1911 Encyclopædia Britannica/Bollandists

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BOLLANDISTS, the Belgian Jesuits who publish the Acta Sanctorum, the great collection of biographies and legends of the saints, arranged by days, in the order of the calendar. The original idea was conceived by a Jesuit father, Heribert Rosweyde (see Hagiology), and was explained by him in a sort of prospectus, which he issued in 1607 under the title of Fasti sanctorum quorum vitae in Belgicis Bibliothecis manuscriptae. His intention was to publish in eighteen volumes the lives of the saints compiled from the MSS., at the same time adding sober notes. At the time of his death (1629) he had collected a large amount of material, but had not been able actually to begin the work. A Jesuit father, John Bolland, was appointed to carry on the project, and was sent to Antwerp. He continued to amass material, and extended the scope of the work. In 1643 the two volumes for January appeared. The three volumes for February appeared in 1658, the three for March in 1668, the three for April in 1675, and so on. In 1635 Henschenius (Godfried Henschen) was associated with Bolland, and collaborated in the work until 1681. From 1659 to 1714 Papebroch (Daniel van Papenbroeck) collaborated. This was the most brilliant period in the history of the Acta Sanctorum. The freedom of Papebroch’s criticism made him many enemies, and he had often to defend himself against their attacks. The work was continued—with some inequalities, but always in the same spirit—until the suppression of the Society of Jesus in 1773. The last volume published was vol. iii. of October, which appeared in 1770.

On the dispersion of the Jesuits the Bollandists were authorized to continue their work, and remained at Antwerp until 1778, when they were transferred to Brussels, to the monastery of canons regular of Coudenberg. Here they published vol. iv. of October in 1780, and vol. v. of October in 1786, when the monastery of Coudenberg was suppressed. In 1788 the work of the Bollandists ceased. The remains of their library were acquired by the Premonstratensians of Tongerloo, who endeavoured to continue the work, and in their abbey vol. vi. of October appeared in 1794.

After the re-establishment of the Society of Jesus in Belgium the work was again taken up in 1837, at the suggestion of the Académie Royale of Belgium and with the support of the Belgian government, and the Bollandists were installed at the college of St Michael in Brussels. In 1845 appeared vol. vii. of October, the first of the new series, which reached vol. xiii. of October in 1883. In this series the Jesuit fathers Joseph van der Moere, Joseph van Hecke, Benjamin Bossue, Victor and Remi de Buck, Ant. Tinnebroeck, Edu. Carpentier and Henr. Matagne collaborated. Father John Martinov of Theazan was entrusted with the editing of the Annus Graeco-Slavicus, which appeared in the beginning of vol. xi. of October in 1864.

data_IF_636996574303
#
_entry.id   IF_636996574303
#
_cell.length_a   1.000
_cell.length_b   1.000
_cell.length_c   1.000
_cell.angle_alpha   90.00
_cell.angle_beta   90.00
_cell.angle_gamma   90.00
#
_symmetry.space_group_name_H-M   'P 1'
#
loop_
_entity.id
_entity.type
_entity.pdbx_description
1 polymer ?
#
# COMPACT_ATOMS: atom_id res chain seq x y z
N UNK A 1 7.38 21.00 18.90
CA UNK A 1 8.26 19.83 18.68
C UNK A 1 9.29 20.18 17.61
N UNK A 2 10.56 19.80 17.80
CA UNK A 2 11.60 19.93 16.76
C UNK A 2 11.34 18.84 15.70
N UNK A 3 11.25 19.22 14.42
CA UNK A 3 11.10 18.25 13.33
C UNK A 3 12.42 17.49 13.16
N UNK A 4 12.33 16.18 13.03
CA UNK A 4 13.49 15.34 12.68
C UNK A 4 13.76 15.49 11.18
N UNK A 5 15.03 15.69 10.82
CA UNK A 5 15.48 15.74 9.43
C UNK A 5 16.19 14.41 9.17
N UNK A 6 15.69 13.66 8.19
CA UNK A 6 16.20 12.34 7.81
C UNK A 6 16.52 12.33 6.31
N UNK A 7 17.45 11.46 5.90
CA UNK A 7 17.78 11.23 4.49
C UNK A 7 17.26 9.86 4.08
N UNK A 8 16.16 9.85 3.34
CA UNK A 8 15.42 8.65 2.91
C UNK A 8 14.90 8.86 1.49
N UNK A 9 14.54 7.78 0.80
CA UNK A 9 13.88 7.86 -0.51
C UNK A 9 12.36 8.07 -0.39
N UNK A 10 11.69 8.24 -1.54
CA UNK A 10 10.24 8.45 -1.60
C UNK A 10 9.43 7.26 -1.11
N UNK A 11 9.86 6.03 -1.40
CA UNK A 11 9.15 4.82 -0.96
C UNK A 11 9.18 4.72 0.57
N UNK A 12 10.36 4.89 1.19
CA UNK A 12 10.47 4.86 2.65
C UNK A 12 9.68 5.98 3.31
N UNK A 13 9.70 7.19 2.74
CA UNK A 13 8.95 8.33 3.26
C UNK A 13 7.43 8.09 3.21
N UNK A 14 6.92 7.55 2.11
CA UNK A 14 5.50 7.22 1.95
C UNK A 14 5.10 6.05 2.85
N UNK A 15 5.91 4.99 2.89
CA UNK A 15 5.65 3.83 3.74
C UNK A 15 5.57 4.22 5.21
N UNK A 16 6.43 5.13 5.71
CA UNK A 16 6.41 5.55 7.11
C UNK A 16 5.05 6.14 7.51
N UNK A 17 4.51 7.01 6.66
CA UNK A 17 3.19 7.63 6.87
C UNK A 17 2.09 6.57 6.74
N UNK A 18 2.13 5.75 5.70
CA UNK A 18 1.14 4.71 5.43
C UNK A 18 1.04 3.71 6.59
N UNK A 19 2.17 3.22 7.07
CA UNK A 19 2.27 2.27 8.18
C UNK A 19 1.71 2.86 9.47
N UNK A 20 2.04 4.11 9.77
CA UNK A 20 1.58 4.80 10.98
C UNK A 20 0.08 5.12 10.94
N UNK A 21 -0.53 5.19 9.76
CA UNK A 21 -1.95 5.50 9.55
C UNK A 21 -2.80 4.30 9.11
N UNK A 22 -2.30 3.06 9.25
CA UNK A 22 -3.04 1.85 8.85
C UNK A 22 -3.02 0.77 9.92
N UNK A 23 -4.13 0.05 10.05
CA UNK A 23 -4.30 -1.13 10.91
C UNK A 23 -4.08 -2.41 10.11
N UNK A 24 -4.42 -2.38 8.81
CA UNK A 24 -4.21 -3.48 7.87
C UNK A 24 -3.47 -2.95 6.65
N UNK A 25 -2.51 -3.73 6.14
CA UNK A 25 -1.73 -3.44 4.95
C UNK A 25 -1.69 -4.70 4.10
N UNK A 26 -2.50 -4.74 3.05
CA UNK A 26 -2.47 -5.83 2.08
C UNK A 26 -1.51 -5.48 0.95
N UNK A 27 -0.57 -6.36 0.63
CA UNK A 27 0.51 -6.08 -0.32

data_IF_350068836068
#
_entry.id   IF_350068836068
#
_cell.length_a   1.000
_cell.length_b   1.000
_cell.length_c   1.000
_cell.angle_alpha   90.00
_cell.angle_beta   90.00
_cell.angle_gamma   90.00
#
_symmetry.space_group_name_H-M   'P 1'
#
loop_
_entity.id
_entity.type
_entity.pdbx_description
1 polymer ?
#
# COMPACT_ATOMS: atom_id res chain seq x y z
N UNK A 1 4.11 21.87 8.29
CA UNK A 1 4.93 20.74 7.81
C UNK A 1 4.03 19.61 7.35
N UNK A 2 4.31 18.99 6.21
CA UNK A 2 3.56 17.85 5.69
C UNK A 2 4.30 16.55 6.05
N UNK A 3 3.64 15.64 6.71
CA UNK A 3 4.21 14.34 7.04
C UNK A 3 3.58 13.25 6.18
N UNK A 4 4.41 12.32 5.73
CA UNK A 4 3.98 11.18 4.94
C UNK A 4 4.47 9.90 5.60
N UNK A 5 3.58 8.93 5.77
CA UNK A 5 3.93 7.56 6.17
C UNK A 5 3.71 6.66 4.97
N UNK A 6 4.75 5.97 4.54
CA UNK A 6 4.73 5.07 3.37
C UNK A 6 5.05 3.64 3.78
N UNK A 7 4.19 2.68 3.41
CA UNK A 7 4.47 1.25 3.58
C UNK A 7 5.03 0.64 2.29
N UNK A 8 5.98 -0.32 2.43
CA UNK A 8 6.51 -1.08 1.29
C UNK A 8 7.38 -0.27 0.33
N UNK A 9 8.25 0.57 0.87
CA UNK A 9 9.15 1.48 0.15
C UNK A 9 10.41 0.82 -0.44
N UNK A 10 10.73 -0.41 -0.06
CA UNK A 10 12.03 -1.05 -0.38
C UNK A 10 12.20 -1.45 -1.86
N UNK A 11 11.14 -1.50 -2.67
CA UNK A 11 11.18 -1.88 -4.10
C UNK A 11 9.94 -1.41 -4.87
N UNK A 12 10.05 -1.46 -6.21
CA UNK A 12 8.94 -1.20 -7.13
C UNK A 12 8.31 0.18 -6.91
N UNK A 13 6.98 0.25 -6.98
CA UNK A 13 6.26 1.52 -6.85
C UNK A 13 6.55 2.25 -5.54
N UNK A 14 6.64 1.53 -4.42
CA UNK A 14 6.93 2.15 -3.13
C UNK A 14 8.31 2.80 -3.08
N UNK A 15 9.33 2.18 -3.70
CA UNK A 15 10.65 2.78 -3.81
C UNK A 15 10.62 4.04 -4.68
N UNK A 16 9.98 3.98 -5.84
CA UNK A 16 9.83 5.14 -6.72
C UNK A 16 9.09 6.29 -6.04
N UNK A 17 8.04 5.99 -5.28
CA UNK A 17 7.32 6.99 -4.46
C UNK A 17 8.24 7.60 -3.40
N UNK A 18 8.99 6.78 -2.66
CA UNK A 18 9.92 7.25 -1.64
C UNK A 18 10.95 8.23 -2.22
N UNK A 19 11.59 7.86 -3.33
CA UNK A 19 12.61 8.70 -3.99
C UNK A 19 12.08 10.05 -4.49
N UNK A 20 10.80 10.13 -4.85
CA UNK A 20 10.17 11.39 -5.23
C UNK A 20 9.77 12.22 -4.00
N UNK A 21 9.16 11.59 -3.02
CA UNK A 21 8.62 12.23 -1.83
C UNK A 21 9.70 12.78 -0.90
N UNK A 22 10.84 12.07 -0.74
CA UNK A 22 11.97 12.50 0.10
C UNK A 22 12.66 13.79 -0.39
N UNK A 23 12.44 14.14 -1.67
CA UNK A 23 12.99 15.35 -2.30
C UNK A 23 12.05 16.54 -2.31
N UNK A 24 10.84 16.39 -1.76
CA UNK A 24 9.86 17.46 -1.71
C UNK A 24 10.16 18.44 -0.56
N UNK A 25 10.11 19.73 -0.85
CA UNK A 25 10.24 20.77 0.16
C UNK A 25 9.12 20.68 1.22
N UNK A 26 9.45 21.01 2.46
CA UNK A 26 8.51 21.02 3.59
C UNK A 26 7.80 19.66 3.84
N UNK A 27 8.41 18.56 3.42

In 1882 the activities of the Bollandists were exerted in a new direction, with a view to bringing the work more into line with the progress of historical methods. A quarterly review was established under the title of Analecta Bollandiana by the Jesuit fathers C. de Smedt, G. van Hooff and J. de Backer. This reached its 25th volume in 1906, and was edited by the Bollandists de Smedt, F. van Ontroy, H. Delehaye, A. Porcelet and P. Peeters. This review contains studies in preparation for the continuation and remoulding of the Acta Sanctorum, inedited texts, dissertations, and, since 1892, a Bulletin des publications hagiographiques, containing criticisms of recent works on hagiographic questions. In addition to this review, the Bollandists undertook the analysis of the hagiographic MSS. in the principal libraries. Besides numerous library catalogues published in the Analecta (e.g. those of Chartres, Namur, Ghent, Messina, Venice, etc.), separate volumes were devoted to the Latin MSS. in the Bibliothèque Royale at Brussels (2 vols., 1886–1889), to the Latin and Greek MSS. in the Bibliothèque Nationale at Paris (5 vols., 1889–1896), to the Greek MSS. in the Vatican (1899), and to the Latin MSS. in the libraries of Rome (1905 seq.). They also prepared inventories of the hagiographic texts hitherto published, and of these there have appeared the Bibliotheca hagiographica graeca (1895), the Bibliotheca hagiographica latina (1899) and the Bibliotheca hagiographica Orientalis. These indispensable works delayed the publication of the principal collection, but tended to give it a more solid basis and a strictly scientific stamp. In 1887 appeared vol. i. for November; in 1894, vol. ii., preceded by the Martyrologium Hieronymianum by J. B. de Rossi and the abbé Louis Duchesne; in 1902, the Propylaeum ad Acta Sanctorum Novembris, comprising the Synaxarium ecclesiae Constantinopolitanae.

There are three editions of the Acta Sanctorum: the original edition (Antwerp, Tongerloo and Brussels, 63 vols., 1643–1902); the Venice edition, stopping at vol. v. of September (1734–1770); and the Paris edition, stopping at vol. xiii. of October (61 vols., 1863–1883). In addition to these, there is a volume of tables, edited by the abbé Rigollot.

See Acta Sanctorum apologeticis libris . . . vindicata (Antwerp, 1755); L. P. Gachard, Mémoire historique sur les Bollandistes (Brussels, 1835); van Hecke, “De ratione operis Bollandiani” (Acta Sanctorum Octobris, vii.); and Cardinal J. B. Pitra, Études sur la collection des Actes des Saints (Paris, 1880).  (H. De.)